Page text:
- The Rachel Carson Estuarine Research Reserve  is a sanctuary covering 2,675 acres on a string of islands on the Taylor Creek, between Beaufort and Shackleford Banks. The reserve is also home to marine laboratories from the three main Research Triangle universities, conducting marine research and education. Features a half-mile interpretive trail highlighting the reserve's native flora and fauna, and special features. Shackleford ponies often swim across to the islands for food. The reserve can be reached by private boat from Beaufort.
- Discovery Diving Company, 414 Orange Street, 252-728-2265, . The shipwrecks in this area make Beaufort an appealing spot for scuba diving; charter trips are available for $60 - $110 plus equipment rental, and the company also offers classes in various types of diving (including nighttime and cavern diving), emergency rescue and underwater photography.
- Outer Banks Ferry Service,  326 Front Street (across from the Maritime Museum) 252.728.4129. Passenger ferries to Cape Lookout, Shackleford Banks, Sand Dollar Island, Carrot Island and custom scenic, nature, fishing trips available also. From $8 for adults, $4 for children.
- Island Ferry Adventures, 610 Front Street, 252-728-7555, . Ferries run from 9 am daily from mid-March to November, weather permitting. Passenger ferries to Shackleford Banks, Sand Dollar Island, Carrot Island and the Bird Shoals, as well as a dolphin watch and a scenic nature cruise. $8 - $14 round-trip per adult.
- Mystery Tours, Incorporated, 410 Front Street suite 2, 252-728-2527 or 866-230-BOAT, . Three tour boats offering fishing trips, dolphin watching (including a brunch trip), sightseeing cruises, lighthouse cruises, shrimp buffet cruises, pig-pickin' cruses, dinner cruises, sunset cruises, nightclub cruises, island excursions, high-speed thrill rides and special charters. $9 - $40.
- Lookout Cruises, Front Street on the waterfront, 252-504-SAIL, . Daily sailing excursions on a 45-foot catamaran; offering a Cape Lookout cruise, dolphin watch, sunset cruise and moonlight cruise. Private charters available.
- Fly fishing is becoming a favorite local sport.
Visitors often come to Beaufort to stroll along the waterfront and browse in the town's unique shops; it's a relaxing way to spend an afternoon.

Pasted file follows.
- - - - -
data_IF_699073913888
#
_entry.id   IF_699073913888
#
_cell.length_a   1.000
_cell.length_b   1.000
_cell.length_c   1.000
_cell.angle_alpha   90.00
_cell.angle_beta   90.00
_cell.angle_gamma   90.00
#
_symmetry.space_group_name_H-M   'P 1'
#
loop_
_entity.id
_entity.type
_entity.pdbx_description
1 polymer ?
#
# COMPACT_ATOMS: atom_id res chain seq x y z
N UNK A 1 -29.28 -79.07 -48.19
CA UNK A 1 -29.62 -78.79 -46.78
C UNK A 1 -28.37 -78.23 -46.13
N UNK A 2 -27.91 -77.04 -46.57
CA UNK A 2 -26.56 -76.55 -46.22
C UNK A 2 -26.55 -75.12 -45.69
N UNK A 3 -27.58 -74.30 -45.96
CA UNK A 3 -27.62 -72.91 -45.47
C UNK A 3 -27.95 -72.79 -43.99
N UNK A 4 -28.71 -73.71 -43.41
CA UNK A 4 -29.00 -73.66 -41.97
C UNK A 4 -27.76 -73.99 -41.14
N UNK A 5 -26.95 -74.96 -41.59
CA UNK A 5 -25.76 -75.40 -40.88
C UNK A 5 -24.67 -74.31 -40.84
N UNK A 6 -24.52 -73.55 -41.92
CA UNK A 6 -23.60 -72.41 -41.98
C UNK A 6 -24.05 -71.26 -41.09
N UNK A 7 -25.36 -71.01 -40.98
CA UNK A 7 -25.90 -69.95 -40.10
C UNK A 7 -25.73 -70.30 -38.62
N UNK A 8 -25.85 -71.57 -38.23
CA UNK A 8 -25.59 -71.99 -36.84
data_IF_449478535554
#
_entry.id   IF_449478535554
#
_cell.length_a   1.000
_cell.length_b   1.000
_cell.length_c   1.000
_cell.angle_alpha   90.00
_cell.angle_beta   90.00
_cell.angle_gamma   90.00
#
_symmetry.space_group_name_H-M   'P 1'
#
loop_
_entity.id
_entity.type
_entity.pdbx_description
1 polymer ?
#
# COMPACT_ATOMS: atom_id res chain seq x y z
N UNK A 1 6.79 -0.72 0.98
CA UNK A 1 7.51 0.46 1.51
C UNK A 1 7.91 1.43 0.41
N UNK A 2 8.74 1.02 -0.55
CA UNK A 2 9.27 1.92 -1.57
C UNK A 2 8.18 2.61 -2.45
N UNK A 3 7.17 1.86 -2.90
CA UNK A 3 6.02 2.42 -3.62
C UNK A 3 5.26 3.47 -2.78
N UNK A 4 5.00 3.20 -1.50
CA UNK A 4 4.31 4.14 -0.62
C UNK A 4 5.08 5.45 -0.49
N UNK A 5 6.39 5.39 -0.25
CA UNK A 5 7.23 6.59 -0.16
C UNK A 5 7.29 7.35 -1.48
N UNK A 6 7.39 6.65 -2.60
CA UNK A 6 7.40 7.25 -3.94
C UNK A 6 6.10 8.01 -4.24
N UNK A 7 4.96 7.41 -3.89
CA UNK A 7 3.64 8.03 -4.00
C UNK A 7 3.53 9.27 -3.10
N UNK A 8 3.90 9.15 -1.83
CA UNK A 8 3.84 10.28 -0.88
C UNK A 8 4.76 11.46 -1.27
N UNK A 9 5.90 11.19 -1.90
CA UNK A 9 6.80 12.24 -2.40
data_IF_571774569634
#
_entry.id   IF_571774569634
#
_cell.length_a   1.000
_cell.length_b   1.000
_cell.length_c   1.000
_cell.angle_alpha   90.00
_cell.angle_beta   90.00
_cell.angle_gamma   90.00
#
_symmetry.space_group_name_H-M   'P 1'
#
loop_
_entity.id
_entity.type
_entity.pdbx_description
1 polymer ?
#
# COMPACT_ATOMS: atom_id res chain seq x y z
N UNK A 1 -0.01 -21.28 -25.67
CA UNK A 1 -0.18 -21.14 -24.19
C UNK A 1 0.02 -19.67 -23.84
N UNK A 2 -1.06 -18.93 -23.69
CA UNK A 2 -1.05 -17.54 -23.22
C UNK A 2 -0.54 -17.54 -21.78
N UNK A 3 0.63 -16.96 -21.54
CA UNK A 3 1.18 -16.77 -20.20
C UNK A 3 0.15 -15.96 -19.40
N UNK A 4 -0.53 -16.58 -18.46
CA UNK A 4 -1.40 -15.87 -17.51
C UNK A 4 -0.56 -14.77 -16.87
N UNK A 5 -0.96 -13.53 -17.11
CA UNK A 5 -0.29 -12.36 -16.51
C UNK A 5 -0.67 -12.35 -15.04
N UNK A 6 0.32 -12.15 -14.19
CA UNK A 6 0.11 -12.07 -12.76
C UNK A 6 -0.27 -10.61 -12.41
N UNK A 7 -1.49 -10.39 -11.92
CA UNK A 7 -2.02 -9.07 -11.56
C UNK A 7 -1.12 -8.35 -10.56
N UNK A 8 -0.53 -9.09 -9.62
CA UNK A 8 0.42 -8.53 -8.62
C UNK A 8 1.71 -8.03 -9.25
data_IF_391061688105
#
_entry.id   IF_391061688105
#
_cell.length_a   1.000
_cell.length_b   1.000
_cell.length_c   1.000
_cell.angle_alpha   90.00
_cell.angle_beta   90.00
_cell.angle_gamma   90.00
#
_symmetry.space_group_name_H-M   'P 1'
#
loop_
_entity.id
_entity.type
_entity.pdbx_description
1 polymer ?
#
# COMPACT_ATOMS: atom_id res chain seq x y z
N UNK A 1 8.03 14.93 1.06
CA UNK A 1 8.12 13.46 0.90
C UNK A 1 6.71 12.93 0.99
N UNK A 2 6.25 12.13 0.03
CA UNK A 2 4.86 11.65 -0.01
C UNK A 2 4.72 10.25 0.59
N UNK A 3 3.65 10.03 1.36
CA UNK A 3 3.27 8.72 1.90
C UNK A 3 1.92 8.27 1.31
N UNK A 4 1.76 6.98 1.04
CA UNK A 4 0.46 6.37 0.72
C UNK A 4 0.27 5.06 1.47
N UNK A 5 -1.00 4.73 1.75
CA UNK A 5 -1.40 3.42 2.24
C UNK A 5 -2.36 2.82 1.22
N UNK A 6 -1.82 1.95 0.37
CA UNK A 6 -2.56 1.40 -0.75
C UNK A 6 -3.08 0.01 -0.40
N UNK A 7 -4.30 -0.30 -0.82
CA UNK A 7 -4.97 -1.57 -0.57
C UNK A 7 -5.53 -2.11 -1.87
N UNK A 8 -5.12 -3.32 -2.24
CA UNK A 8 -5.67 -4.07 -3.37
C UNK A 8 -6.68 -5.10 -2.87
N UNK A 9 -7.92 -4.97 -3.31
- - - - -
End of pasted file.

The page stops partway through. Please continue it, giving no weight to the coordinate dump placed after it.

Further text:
- The Bag Lady, 413 Front Street, 252-728-4200, . "Fun and funky" handbags in all sorts of unique designs; also check out the "Sun Tote", which doubles as a towel and a bag.
- Beaufort Antiques, 126 Turner Street, 252-504-3838. Antiques and collectibles, estate pieces, folk art, Fenton glass. Open daily in summer; call for winter hours.
- Handscapes Gallery, 410 Front Street, 252-728-6805 or 1-888-346-8334, . Handcrafted pottery, jewellery and glasswork, with an emphasis on North Carolina artists.
- The General Store, 575 Front Street, 252-728-7707. Open 6 days a week. Ice cream, fudge and souvenirs.
- Aqua, 114 Middle Lane, 252-728-7777, . Open for lunch from Tuesday to Friday, 11:30 am - 2 pm; and dinner Tuesday to Saturday, from 5:30 pm. Fresh seasonal food inspired by Spanish tapas. ($4 - $12 per "little bite".)
- Clawson's 1905 Restaurant, 425 Front Street, 252-728-2133, . Open for lunch and dinner Monday through Saturday. Formerly a general store at the turn of the 20th century, now an award-winning restaurant famous for their mud pie. Offers seafood, steaks, pasta and "dirigibles" - large potatoes stuffed with vegetables, cheese, and meat or seafood.
- Front Street Grill at Stillwater, 300 Front Street, 252-728-4956, . A waterfront restaurant with excellent views of Taylor's Creek and Carrot Island. Raw and baked oysters, gourmet appetizers and salads, and entrees with an emphasis on seafood. (Entrees range from $9.95 - $30.95.)